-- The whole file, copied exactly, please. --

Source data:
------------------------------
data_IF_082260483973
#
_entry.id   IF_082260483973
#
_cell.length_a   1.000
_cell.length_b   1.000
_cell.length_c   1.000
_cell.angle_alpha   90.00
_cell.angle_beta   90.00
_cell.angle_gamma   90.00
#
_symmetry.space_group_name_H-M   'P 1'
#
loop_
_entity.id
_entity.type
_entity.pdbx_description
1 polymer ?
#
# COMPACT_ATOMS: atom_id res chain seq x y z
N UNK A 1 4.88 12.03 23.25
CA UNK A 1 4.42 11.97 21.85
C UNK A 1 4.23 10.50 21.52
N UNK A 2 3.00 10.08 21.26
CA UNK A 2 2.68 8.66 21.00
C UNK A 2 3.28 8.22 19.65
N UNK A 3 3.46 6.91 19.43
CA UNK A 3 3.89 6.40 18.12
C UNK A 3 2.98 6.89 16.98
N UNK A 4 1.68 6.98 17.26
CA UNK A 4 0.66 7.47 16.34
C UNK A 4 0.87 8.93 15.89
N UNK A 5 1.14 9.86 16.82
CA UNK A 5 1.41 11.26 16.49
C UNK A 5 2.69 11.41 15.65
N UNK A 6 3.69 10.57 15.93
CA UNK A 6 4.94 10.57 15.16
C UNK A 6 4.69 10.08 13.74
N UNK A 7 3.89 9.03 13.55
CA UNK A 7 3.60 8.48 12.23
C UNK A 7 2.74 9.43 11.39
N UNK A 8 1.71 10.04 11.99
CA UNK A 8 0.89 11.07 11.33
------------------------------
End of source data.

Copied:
data_IF_082260483973
#
_entry.id   IF_082260483973
#
_cell.length_a   1.000
_cell.length_b   1.000
_cell.length_c   1.000
_cell.angle_alpha   90.00
_cell.angle_beta   90.00
_cell.angle_gamma   90.00
#
_symmetry.space_group_name_H-M   'P 1'
#
loop_
_entity.id
_entity.type
_entity.pdbx_description
1 polymer ?
#
# COMPACT_ATOMS: atom_id res chain seq x y z
N UNK A 1 4.88 12.03 23.25
CA UNK A 1 4.42 11.97 21.85
C UNK A 1 4.23 10.50 21.52
N UNK A 2 3.00 10.08 21.26
CA UNK A 2 2.68 8.66 21.00
C UNK A 2 3.28 8.22 19.65
N UNK A 3 3.46 6.91 19.43
CA UNK A 3 3.89 6.40 18.12
C UNK A 3 2.98 6.89 16.98
N UNK A 4 1.68 6.98 17.26
CA UNK A 4 0.66 7.47 16.34
C UNK A 4 0.87 8.93 15.89
N UNK A 5 1.14 9.86 16.82
CA UNK A 5 1.41 11.26 16.49
C UNK A 5 2.69 11.41 15.65
N UNK A 6 3.69 10.57 15.93
CA UNK A 6 4.94 10.57 15.16
C UNK A 6 4.69 10.08 13.74
N UNK A 7 3.89 9.03 13.55
CA UNK A 7 3.60 8.48 12.23
C UNK A 7 2.74 9.43 11.39
N UNK A 8 1.71 10.04 11.99
CA UNK A 8 0.89 11.07 11.33